This slim volume collects together six of
author Jane Risdon’s crime short stories plus a brief extract of her first
novel concerning Ms Lavinia Birdsong, a former MI5 officer.
‘Sweet Sable – the Red Siren’ is an enjoyable caper set in 1930s Hollywood, and Jane has captured the period and the jargon. Sable is a chanteuse some of the time – when she’s not seducing and then fleecing rich marks. She’s a fascinating character, yet 25 pages do not do her justice. Really, she has the potential to fill a book-length novel or novella. Certainly worth getting to know her – but hold onto your billfold!
‘Apartment 206c’ is also set in the States. China shares an apartment with Louise. While Louise goes out to work, China is a writer, usually draped over her laptop. This begins with a tense situation with noisy neighbors that then turns unpleasant. Before I got to the end, I did wonder if it was a variant on Rosemary’s Baby – but it wasn’t.
The best in the collection is ‘Murder by Christmas’. Deceased Tiffany Blunt has left an intriguing will. ‘Those who’d hoped to inherit didn’t, and those who had been invited to attend without knowing why were suddenly beneficiaries. It was all a bit odd, really.’ (p45) This certainly had the flavor of a Ruth Rendell suspense tale with a set of dysfunctional and amoral characters. Again, these 21 pages, while satisfying, promised the potential of a longer work. With the right director, the story could be a successful TV one-off.
‘The Watchers’ was a clever story, with several watchers involved. Candice, having recently broken off with her boyfriend Ollie suspects she is being watched. She’s of a nervous disposition which doesn’t help. Or is she being paranoid? There was more than one twist to this tale. Let us just say, it doesn’t end well…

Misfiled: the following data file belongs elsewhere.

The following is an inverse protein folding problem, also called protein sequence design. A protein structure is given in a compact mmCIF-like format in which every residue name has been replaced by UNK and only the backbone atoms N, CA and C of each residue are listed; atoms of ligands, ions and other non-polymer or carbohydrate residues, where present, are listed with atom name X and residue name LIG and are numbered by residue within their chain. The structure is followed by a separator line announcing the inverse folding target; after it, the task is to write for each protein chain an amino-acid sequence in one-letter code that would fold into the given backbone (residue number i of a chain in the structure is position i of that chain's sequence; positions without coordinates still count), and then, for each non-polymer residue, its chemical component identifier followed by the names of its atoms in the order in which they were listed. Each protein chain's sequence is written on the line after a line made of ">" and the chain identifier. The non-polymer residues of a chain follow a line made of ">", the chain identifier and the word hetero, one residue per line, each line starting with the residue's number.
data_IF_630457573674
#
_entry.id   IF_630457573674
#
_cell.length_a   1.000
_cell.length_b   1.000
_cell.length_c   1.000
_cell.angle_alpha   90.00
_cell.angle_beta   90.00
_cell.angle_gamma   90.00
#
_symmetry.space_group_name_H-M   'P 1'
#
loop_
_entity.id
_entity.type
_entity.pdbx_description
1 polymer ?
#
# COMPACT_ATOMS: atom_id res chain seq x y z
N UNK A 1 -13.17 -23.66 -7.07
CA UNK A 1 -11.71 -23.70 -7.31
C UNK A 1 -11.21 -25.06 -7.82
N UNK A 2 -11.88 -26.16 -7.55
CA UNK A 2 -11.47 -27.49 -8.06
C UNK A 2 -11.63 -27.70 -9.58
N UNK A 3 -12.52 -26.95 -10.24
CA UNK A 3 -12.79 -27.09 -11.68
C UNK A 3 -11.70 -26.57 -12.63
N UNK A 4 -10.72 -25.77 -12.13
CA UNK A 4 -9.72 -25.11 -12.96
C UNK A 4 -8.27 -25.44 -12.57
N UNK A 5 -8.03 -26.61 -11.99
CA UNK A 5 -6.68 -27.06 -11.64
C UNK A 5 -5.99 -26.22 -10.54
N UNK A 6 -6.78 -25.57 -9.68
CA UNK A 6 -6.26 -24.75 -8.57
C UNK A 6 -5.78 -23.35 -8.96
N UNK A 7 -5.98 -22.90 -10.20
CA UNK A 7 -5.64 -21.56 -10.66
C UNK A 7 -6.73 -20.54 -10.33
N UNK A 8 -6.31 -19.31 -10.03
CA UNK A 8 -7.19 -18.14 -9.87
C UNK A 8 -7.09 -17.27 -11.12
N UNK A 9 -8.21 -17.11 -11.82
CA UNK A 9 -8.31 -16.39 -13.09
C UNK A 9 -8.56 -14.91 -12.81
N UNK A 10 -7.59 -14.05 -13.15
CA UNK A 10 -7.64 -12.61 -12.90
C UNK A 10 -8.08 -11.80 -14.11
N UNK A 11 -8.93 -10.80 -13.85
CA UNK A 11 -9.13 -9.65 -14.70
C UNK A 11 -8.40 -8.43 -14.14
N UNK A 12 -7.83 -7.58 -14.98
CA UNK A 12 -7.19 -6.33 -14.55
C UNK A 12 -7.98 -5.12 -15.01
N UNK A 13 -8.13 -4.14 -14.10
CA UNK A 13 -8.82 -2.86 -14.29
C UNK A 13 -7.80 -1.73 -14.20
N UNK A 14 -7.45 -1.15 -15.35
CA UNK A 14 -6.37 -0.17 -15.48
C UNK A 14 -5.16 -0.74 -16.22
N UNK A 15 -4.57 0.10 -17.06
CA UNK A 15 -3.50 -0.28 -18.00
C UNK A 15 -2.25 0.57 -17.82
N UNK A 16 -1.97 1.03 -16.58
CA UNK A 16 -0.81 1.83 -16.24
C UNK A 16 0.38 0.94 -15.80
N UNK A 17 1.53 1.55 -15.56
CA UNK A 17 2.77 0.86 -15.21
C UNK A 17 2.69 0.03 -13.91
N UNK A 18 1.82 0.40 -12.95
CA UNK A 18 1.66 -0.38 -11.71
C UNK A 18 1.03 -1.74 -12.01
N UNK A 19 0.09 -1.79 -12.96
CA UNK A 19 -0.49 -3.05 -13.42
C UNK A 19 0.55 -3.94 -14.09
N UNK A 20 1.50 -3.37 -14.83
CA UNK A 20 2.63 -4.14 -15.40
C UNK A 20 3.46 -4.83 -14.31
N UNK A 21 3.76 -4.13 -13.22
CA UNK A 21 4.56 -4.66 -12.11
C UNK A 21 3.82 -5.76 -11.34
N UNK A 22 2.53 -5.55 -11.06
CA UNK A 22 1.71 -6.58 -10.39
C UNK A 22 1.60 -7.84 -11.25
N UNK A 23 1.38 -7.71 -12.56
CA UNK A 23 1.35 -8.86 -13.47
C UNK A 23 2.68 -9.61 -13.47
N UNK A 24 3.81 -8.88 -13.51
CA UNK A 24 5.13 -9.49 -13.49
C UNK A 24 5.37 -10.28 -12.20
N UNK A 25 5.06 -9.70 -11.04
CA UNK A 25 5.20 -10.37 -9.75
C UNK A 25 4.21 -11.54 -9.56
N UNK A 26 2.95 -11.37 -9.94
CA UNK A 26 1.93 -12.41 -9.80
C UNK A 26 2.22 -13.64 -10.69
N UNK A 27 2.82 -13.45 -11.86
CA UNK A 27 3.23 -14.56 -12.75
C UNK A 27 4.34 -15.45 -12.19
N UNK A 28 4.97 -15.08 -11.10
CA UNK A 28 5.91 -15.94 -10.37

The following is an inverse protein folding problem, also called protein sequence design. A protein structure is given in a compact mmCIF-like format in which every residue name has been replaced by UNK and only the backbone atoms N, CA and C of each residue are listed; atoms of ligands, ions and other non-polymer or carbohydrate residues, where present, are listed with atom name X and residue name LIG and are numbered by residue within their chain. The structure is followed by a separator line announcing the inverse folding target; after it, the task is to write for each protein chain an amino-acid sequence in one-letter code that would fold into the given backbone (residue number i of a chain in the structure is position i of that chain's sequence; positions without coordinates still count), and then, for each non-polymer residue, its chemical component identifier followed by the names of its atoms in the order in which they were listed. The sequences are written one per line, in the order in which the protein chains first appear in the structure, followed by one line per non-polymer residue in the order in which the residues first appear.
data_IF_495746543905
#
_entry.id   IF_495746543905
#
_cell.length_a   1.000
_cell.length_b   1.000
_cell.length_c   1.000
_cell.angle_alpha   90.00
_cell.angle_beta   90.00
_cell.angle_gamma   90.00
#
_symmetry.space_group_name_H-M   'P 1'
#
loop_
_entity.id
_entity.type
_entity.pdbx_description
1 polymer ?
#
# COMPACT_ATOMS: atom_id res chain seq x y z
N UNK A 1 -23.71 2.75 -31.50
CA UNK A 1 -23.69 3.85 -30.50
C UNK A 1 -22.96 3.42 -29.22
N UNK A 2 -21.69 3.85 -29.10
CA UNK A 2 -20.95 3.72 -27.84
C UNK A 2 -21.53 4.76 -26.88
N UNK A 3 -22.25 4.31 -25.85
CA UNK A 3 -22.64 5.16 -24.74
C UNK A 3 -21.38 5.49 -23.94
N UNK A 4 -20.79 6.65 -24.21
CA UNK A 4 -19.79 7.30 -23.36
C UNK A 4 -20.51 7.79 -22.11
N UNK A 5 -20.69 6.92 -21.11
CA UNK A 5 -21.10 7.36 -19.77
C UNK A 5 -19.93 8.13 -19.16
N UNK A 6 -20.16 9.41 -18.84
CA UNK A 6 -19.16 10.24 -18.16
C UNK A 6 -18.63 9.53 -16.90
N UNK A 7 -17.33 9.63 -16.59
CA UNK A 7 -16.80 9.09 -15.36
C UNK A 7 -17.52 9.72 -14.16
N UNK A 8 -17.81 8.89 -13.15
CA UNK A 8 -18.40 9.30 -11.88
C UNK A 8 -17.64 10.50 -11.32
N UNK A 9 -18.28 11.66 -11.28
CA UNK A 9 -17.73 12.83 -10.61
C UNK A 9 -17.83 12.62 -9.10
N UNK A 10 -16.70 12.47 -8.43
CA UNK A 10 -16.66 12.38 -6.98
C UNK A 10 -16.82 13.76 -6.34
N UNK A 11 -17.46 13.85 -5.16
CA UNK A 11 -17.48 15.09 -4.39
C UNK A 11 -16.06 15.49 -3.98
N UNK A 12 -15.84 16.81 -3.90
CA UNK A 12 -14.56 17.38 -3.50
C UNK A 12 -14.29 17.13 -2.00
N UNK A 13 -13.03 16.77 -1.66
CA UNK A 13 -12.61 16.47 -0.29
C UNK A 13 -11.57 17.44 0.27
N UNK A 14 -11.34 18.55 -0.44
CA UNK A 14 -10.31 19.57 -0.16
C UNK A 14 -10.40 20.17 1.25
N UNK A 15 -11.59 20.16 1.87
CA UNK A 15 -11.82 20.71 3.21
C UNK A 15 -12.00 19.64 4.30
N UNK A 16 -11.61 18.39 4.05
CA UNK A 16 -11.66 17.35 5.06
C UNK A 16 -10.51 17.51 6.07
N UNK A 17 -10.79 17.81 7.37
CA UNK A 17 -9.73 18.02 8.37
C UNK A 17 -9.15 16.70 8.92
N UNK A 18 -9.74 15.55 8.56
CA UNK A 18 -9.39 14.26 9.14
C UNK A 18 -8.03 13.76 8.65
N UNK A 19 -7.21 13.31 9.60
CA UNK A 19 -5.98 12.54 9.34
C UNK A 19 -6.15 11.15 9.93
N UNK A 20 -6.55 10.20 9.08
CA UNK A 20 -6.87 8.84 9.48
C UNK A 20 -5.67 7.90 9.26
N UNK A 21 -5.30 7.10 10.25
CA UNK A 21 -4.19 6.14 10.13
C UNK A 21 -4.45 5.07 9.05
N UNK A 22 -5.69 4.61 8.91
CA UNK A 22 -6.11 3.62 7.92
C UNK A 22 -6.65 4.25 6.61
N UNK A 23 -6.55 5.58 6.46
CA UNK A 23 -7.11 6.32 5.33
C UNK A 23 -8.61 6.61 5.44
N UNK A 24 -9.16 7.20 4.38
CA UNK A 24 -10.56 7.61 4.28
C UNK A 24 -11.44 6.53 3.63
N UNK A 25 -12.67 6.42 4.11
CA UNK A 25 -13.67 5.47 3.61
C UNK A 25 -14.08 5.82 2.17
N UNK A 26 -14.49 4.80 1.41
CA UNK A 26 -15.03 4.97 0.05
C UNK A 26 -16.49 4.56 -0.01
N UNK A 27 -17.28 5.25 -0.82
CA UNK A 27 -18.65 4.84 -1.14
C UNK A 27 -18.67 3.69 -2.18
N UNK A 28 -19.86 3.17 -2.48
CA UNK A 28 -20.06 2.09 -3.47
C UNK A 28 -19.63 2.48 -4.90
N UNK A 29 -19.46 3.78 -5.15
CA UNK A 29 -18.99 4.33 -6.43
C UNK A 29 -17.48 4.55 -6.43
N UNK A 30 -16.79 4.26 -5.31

‘The Honey Trap’ concerns an unnamed Second Secretary to the British Embassy. He appears to be propositioned at the Majestic Hotel and is only too willing to retire to the attractive woman’s room. Naturally, telegraphed by the title, he is suspicious about her motives. This is a dark piece, but not too graphic, and the conclusion is open to interpretation. Again, I felt that giving this tale added depth of character would have made it especially chilling; if someone is going to be murdered, perhaps the reader needs to know more about them, to empathize. Still, overall, unnerving.
‘The Look’ is playful and deadly. An unnamed woman responds to a dating website and meets the unnamed man for a drink and a chat and shared enthusiasm over photography. They both have ‘the look’. That’s the playful part. Then, slowly, irrevocably, it gets dark, very dark. Murder will out – and there is a reason for it. Oh, and it paid well – very well. It would be a shame to say more as that would spoil the story. Yes, this too could make a suspenseful longer tale, whether novella or novel. A neat amusing ending which echoes the story’s title.
Ms Birdsong Investigates Murder in Ampney Parva is an all-too-brief extract from a novel; there are at least two sequels in the works. Lavinia has ‘buried her real self, taking on the mantle of a hardened Madam – trafficker of girls.’ (p91) She is in a particularly disagreeable place, mixing with hard-hearted Eastern Europeans. The sample ends when she finds herself in a compromising situation that does not bode well for her future… Yes, we want to read on!
On the whole, there’s a wide variety of crime and murder offered within 92 pages which the reader feels impelled to keep turning.